Once upon a time, I had a friend who was afraid of clowns. I don’t know what they did to her as a child, but she was terrified of them. Her paranoia extended to mimes, too.
We were walking in Grant Park on a sunny summer day when a mime decided that we were his next targets. He had paper flowers that he was giving away and most people gave him a tip for his efforts, which included a brief close up and personal performance.
“Let’s cross the street,” she said to me when she saw him moving in our direction with a big smile on his painted face. I thought she was crazy because we were in the middle of a block on Michigan Avenue, which would mean ducking through eight lanes of afternoon traffic.
“He’ll leave us alone if we keep walking,” I said confident that frowns were enough to ward off someone trying to make money from the crowd. Besides, he had been targeting couples, maximizing his donations with a romantic touch. I didn’t count on the appeal we had on his libido.
Suddenly, he broke into a skip, bringing him to her before I could react. She froze in place. He popped a flower from inside his sleeve and tickled her nose with it as I tried to tell him to leave her alone. Before the words could leave my mouth, she decked him. A fast uppercut to his chin knocked him backward. He lay on the grass as if dead, paper sunflower landing upside down on his chest.
She marched away fast, heading back to our office. I was torn between following her and checking him. As I knelt to make sure she hadn’t murdered him, a crowd gathered. He was still breathing and in a few moments, he fluttered one eye open. Seeing the circle of people surrounding him, he went back into performance mode. He played with the flower on his chest, pantomiming getting out of a coffin. To the delight of the audience, he got to his feet and went into delivering more flowers to the ladies gathered around.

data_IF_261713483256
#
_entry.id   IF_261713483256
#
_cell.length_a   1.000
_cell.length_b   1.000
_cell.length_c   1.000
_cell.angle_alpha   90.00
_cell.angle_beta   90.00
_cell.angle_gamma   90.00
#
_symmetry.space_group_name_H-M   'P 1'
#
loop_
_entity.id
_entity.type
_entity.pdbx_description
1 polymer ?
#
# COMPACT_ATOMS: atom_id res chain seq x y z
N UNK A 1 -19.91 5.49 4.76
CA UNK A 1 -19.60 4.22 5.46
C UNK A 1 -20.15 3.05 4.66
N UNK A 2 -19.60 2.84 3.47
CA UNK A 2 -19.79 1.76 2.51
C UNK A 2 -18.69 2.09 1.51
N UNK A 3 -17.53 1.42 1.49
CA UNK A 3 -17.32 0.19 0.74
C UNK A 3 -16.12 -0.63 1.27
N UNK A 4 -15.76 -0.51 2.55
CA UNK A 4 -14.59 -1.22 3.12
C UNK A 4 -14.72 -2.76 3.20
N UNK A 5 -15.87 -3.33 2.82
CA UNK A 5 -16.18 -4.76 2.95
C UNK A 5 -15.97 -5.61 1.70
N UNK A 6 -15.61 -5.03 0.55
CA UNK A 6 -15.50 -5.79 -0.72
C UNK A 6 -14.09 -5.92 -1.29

I rose and blended myself into the crowd, moving quickly back to the corner where I could cross the street like she had suggested, hoping that he wouldn’t follow me. Thankfully, he was too busy.
Taking a serpentine route back to the office, once I got there, she was still washing white pancake makeup off her hands although it had long been gone.
“Did I hurt him?” she asked, not looking up from the hand washing.
“No, he’s still selling flowers. As a matter of fact, you got him more business. A crowd gathered while he was on the ground.”
“Damn,” she said, “he might want to give me another one of those lousy flowers. Guess we won’t be walking in the park anymore.”
I had to agree.